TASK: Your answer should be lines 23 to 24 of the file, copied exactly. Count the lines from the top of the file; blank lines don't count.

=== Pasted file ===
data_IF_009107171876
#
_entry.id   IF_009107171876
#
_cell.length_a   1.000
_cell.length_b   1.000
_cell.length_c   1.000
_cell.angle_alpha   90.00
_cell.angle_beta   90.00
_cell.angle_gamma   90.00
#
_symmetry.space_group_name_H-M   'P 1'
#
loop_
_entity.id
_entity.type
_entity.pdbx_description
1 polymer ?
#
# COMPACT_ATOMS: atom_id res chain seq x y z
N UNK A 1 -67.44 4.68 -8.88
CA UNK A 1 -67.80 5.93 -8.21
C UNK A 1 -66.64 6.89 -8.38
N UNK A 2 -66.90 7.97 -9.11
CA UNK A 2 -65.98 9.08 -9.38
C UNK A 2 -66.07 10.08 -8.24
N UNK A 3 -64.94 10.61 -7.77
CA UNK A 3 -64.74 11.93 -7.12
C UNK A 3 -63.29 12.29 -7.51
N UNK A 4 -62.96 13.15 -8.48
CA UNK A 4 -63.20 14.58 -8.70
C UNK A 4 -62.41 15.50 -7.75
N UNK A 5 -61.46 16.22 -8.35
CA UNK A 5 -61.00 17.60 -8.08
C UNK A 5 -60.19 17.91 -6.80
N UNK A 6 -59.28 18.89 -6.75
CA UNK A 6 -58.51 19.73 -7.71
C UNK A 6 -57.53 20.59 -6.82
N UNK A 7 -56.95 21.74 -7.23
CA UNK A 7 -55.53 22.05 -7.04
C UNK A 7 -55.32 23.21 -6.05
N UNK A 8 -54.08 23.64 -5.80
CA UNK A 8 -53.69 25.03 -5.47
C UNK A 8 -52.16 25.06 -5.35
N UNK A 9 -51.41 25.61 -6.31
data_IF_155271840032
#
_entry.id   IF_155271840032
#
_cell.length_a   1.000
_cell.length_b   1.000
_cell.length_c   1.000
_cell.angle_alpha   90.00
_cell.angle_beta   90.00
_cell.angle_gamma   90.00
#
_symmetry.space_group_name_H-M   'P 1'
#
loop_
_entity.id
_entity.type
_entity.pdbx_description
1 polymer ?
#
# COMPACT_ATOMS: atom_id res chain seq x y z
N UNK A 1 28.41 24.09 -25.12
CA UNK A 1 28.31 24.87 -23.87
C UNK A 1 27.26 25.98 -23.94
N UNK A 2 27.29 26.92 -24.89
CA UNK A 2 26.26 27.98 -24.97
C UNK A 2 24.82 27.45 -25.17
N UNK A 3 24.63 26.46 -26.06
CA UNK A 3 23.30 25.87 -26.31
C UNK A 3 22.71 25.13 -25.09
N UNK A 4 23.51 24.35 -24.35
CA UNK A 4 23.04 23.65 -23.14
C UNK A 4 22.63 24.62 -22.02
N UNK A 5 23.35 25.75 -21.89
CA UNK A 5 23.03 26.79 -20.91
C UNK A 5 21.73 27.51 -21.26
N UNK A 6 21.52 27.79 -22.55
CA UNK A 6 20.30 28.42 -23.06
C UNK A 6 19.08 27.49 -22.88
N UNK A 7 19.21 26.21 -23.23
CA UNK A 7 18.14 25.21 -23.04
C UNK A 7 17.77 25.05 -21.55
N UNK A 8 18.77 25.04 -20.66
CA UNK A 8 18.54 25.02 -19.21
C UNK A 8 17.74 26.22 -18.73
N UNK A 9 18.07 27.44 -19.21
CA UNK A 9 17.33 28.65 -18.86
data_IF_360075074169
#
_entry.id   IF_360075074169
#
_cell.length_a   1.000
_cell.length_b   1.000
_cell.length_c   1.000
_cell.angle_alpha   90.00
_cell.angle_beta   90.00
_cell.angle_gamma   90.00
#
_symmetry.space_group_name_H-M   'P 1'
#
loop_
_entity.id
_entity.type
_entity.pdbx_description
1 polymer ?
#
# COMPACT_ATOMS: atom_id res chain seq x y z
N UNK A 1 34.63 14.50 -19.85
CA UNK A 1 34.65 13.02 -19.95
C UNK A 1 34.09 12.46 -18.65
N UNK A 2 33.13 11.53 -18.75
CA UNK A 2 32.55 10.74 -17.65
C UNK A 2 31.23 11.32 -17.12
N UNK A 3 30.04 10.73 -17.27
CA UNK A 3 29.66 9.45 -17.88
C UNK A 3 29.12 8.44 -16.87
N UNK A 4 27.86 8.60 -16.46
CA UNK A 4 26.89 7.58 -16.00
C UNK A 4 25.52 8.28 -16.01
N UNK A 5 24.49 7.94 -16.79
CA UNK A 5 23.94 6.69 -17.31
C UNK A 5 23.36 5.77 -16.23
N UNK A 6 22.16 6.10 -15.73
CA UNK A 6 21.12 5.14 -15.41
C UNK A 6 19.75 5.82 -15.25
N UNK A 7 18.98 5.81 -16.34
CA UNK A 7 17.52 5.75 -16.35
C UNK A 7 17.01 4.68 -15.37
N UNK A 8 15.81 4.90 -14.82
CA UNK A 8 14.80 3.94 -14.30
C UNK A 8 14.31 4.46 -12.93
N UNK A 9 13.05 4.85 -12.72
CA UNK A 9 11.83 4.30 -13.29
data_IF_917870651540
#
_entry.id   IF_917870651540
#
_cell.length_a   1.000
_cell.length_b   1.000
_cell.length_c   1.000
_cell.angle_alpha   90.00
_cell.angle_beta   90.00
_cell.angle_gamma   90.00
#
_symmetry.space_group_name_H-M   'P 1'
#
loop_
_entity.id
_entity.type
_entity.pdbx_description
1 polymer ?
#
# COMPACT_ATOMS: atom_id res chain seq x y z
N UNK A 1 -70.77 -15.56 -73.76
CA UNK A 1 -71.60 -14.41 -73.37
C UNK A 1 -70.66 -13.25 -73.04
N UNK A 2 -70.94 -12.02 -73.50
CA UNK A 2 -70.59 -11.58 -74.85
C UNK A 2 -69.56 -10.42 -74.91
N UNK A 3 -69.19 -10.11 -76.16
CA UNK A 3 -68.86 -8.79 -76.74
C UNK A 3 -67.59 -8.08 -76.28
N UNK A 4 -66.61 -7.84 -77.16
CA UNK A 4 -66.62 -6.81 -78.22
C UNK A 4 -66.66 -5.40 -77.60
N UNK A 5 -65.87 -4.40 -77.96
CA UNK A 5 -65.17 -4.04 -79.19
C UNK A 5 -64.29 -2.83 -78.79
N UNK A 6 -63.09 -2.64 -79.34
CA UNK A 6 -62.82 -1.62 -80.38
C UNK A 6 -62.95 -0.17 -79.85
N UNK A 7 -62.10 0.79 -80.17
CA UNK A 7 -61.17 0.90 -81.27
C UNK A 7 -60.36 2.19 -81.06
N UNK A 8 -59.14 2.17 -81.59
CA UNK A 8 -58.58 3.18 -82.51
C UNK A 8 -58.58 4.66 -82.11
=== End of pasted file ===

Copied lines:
C UNK A 1 -66.64 6.89 -8.38
N UNK A 2 -66.90 7.97 -9.11